Protecting Paradise on Pagan Island
by Jerome Kaipat Aldan
June 14, 2016
I was eight years old when Mt. Pagan, one of two volcanoes that
created Pagan Island, erupted. I have many precious childhood memories
of that beautiful island. I remember going for swims in the ocean. Small
houses made of wood and tin blended in with the natural beauty.
To this day, Pagan remains a paradise, a place to go and be close to
nature. The water is clean and uncorrupted. It is a pristine place, a
The U.S. military wants to destroy that paradise, turning it into a
live-fire training ground for sailors, pilots and Marines. In 2013, the
Navy and Marines proposed expanding training activities in the Mariana
Islands. In addition to expanding existing facilities on the island of
Tinian, the Marines have set their sights on taking over the entirety
of Pagan, displacing those who still call it home.
The beaches I swam off as a child would be turned into battlegrounds
16 weeks out of the year. Hundreds of Marines would storm these beaches
in landing craft, with helicopters, fighter jets and drones screaming
overhead, firing real bullets and dropping real bombs.
The military’s plans would destroy Pagan. The island would become a wasteland. That is unacceptable to me, and to many others.
I have vowed to fight this to the end to ensure this horrific vision does not become reality.
Pagan is not uninhabited. The people who live there now are the
children of the people who were there when the volcano erupted. They
have deep memories and carry the beautiful stories from their parents of
living there. Pagan is what feels like home to many of us.
I live in Saipan, but I go back to Pagan when I can, sometimes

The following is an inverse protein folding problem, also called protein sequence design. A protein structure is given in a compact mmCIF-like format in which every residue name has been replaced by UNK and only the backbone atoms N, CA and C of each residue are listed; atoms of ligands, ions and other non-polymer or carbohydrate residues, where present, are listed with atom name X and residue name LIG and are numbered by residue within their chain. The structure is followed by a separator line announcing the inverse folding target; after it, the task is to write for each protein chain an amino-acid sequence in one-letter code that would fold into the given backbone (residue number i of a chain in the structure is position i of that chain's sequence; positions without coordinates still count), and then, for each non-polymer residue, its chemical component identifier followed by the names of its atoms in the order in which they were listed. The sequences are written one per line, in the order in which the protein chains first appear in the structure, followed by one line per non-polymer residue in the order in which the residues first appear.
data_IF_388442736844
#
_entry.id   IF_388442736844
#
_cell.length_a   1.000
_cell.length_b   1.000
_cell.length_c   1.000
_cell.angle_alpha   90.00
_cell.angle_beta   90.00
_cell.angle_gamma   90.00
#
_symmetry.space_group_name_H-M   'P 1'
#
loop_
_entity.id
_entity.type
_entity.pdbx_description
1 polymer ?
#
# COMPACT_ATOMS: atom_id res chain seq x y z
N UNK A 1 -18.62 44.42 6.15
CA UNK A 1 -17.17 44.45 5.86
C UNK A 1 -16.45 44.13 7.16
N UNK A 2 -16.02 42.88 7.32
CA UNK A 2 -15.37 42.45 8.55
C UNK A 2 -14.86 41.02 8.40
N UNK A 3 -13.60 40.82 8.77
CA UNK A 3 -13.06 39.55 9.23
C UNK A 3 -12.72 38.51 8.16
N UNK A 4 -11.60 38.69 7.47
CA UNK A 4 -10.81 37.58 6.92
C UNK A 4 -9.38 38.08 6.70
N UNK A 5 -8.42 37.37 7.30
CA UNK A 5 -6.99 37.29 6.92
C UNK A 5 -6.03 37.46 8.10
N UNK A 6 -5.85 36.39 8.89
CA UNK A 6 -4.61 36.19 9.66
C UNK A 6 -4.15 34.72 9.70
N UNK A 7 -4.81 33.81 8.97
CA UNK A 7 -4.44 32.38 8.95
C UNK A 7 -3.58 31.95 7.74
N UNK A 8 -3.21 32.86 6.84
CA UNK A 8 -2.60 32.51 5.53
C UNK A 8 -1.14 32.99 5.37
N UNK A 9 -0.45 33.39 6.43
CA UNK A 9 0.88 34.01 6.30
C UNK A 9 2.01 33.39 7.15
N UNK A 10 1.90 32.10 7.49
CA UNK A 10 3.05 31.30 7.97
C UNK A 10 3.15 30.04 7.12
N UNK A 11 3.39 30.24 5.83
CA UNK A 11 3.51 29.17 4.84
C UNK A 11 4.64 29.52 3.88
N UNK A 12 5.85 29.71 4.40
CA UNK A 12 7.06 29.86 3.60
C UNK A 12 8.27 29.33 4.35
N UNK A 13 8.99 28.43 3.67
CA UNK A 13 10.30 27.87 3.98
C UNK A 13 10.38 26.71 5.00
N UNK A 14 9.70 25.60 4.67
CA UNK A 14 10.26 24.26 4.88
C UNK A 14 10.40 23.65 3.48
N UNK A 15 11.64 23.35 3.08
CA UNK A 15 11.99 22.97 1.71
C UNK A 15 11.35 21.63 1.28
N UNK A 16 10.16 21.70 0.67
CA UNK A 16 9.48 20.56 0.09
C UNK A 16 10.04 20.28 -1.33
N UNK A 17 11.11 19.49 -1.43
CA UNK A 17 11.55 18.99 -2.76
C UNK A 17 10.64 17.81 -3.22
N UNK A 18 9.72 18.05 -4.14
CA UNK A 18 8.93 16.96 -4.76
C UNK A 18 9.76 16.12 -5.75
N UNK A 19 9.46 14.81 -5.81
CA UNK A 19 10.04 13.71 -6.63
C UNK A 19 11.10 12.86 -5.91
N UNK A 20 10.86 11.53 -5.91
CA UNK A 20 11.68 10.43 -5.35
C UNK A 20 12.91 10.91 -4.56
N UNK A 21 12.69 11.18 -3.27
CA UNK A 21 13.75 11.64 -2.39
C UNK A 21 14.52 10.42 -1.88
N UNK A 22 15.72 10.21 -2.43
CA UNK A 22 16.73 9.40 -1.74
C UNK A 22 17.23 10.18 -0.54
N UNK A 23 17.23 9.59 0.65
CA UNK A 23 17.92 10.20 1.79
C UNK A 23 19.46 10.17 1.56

staying for a few months. Getting to that remote island isn’t easy. It
is a 200-mile boat ride from Saipan, but it is a beautiful trip passing
by many of the Northern Mariana Islands—Anatahan, Sarigan, Guguan,
Alamagan and others—until you can finally see Pagan’s distinctive
profile rising from the ocean waves.
We have plans for Pagan. We want to resettle it. We want to
revitalize its economy, and make it a destination for ecotourists and
But none of this will happen if the military gets its way, and bombs
and bullets fly as Marines practice storming its beaches time after
time. The people of the Marianas deserve better than this.
The military’s plans would also be an ecological disaster. Pagan is a
biologically and geologically diverse island that is home to many
threatened and endangered species.
This high-intensity military training would destroy these
irreplaceable plant and animal species. Extensive degradation of the
surrounding waters and reefs would also be unavoidable.
Pagan and all the Northern Islands are irreplaceable and incredibly
special places. But they are so vulnerable and isolated. The military
thinks their highest and best use is to be bombed and blown to oblivion
to ready American soldiers for Pacific conflicts that may never come.
The military is wrong, and the people of these islands will fight to
protect our homes and our way of life as hard as we must and for as long
as we must.
We will prevail. We have to.